- Are Damages For Emotional Distress Recoverable In A Pennsylvania Bad Faith Lawsuit Even Though The Bad Faith Statute Does Not Provide For Such Damages?
- March 11, 2010 | Author: Patricia A. Monahan
- Law Firm: Marshall, Dennehey, Warner, Coleman & Goggin - Pittsburgh Office
The Pennsylvania Supreme Court has permitted recovery of compensatory damages in a bad faith lawsuit arising out of a carrier's defense of an insured in a third party claim against the insured. Birth Ctr. v. The St. Paul Cos. Inc., 787 A.2d 376 (Pa. 2001). In Birth Center, Lindsey Norris' parents filed a lawsuit against St. Paul's insured for negligence during Lindsey's birth that caused her to suffer severe physical injuries and brain damage. A verdict was entered against the insured in the amount of $4,317,743, which was in excess of the insured's $1 million policy limits. In spite of St. Paul's payment of the excess verdict, the Pennsylvania Supreme Court upheld a $700,000 bad faith verdict against St. Paul, representing compensation for damage to the Birth Center's business, reputation, and credit. Although compensatory damages are not one of the enumerated types of damages in 42 Pa.C.S. Section 8371, the Supreme Court in Birth Center recognized a common law contractual cause of action for breach of the implied covenant of good faith and fair dealing. It recognized such a common law cause of action despite its prior landmark decision in D'Ambrosio v. Pennsylvania National Mut. Cas. Ins. Co., 431 A.2d 966 (Pa. 1981), that no common law cause of action for bad faith existed. Birth Center limited the D'Ambrosio holding to common law bad faith actions sounding in tort. It noted that D'Ambrosio did not preclude the possibility that emotional distress damages may be recoverable in a contract action where the breach was of such a kind that serious emotional distress was a particularly likely result. Birth Center at 385. The Court did not offer any example of what type of a breach of what kind of a contract it had in mind when it made its observation.
Since Birth Center, no reported Pennsylvania appellate court has addressed whether emotional distress damages are recoverable in a breach of contractual duty of good faith and fair dealing arising out of a first party claim against a carrier, as opposed to a third party cause of action like Birth Center. Even the verdict that was the subject of the Birth Center decision did not involve damages for emotional distress. See, Kakule v. Progressive Casualty Ins., 2007 U.S. Dist. LEXIS 44942. In that case, the Honorable Robert R. Kelly, writing for the Eastern District of Pennsylvania, observed the oddity that the Birth Center opinion states that damages for emotional distress could be recoverable pursuant to the theory of breach of the contractual duty of good faith and fair dealing since emotional distress damages were not involved in Birth Center, and the insured plaintiff in that case was a corporation.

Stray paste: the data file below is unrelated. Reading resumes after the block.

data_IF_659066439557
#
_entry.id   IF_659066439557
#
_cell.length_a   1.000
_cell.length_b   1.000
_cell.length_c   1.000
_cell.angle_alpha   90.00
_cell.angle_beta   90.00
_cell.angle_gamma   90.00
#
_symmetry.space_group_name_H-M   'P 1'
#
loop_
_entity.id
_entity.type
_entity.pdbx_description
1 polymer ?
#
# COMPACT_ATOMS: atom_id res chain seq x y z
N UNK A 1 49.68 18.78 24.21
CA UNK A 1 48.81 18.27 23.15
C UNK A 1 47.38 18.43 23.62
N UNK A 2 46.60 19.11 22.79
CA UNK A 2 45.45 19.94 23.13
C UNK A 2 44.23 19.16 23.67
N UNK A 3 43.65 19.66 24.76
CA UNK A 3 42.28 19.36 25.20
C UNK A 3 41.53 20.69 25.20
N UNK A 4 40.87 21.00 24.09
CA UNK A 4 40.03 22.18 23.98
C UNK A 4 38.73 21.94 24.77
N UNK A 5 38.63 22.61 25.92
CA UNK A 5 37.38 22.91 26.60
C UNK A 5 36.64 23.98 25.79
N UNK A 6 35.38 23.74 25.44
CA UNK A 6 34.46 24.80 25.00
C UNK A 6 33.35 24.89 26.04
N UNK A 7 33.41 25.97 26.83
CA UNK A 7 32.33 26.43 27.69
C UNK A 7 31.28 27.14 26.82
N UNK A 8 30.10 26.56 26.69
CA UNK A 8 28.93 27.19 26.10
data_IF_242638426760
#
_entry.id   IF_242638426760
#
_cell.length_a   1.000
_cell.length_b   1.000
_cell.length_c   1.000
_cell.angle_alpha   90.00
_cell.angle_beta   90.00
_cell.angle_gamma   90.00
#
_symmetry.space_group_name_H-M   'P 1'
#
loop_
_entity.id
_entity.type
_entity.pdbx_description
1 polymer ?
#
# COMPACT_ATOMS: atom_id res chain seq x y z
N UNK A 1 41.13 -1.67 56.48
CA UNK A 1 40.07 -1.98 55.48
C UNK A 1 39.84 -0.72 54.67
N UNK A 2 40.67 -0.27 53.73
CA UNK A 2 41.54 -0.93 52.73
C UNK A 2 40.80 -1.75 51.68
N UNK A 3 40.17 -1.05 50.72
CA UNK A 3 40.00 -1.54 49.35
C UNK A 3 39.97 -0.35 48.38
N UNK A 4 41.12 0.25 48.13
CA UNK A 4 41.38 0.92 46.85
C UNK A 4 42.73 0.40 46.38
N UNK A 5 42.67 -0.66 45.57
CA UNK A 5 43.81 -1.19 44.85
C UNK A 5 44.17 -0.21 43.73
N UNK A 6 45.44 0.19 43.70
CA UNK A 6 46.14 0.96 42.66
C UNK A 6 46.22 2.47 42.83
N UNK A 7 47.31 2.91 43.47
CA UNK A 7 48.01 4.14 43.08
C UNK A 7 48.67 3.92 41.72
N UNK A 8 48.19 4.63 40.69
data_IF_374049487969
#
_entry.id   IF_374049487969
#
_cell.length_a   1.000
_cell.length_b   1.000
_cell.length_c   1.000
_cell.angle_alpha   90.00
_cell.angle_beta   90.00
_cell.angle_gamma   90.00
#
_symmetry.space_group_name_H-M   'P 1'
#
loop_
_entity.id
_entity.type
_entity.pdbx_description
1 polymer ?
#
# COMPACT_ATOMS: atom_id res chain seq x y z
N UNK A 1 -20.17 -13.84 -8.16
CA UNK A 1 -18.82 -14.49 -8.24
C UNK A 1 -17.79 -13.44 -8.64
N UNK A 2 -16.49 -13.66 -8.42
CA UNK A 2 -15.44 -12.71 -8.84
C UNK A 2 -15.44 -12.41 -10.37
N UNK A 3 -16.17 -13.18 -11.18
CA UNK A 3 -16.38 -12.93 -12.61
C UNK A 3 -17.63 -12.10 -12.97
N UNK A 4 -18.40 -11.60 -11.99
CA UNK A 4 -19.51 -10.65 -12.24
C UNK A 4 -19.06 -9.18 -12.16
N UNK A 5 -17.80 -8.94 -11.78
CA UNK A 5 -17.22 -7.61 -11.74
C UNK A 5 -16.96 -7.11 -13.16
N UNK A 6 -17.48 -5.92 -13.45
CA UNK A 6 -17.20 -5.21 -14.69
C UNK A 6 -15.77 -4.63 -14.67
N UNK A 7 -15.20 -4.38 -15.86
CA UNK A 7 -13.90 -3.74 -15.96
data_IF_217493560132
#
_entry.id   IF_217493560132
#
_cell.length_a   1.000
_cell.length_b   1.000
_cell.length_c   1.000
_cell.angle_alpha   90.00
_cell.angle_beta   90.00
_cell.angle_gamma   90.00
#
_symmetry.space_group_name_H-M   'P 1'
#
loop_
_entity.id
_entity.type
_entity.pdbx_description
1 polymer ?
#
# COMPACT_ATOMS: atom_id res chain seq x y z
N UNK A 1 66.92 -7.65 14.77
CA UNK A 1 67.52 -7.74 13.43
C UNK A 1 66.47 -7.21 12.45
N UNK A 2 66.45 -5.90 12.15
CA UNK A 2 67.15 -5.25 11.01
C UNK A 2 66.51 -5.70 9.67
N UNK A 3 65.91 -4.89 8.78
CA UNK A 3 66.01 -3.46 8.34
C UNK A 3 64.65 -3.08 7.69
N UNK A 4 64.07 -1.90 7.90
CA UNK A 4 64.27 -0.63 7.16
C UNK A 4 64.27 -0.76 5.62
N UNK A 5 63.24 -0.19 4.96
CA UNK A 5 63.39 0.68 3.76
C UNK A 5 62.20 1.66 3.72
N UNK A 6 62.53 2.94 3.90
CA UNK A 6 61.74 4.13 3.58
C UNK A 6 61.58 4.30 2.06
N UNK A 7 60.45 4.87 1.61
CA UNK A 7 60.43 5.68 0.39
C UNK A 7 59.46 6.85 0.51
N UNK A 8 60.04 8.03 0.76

Nevertheless, several recent federal court decisions have permitted plaintiffs to plead damages for emotional distress in claims against their carriers for breach of the contractual duty of good faith and fair dealing, over and above the statutory damages recoverable under 42 Pa.C.S. Section 8371. In Kakule, Judge Kelly noted that the Pennsylvania courts have not yet ruled on whether the Birth Center holding applies to all insurance claims or whether it is limited to those bad faith claims arising out of the carrier's breach of fiduciary duty in defending an insured in a third party claim. Judge Kelly predicted that the Pennsylvania Supreme Court would apply Birth Center to all insurance claims, whether or not they arose out of the first or third party context. Also see, Amitia v. Nationwide Mut. Ins. Co., 2009 U.S. Dist. LEXIS 2840, CRS Auto Parts, Inc. v. National Grange Mut. Ins. Co., 2009 U.S. Dist. LEXIS 7763, and Millwood v. State Farm Mut. Automobile Ins. Co., 2009 U.S. Dist. LEXIS 8415. Accordingly, at least through the pleadings, a Section 8371 claimant may be able to circumvent the fact that compensatory damages are not recoverable under the statute. See Millwood, where the court struck a claim for compensatory damages under Section 8371 but noted that would have little practical effect on damages awarded at trial since compensatory damages, including those for emotional distress, are available under a breach of contract theory.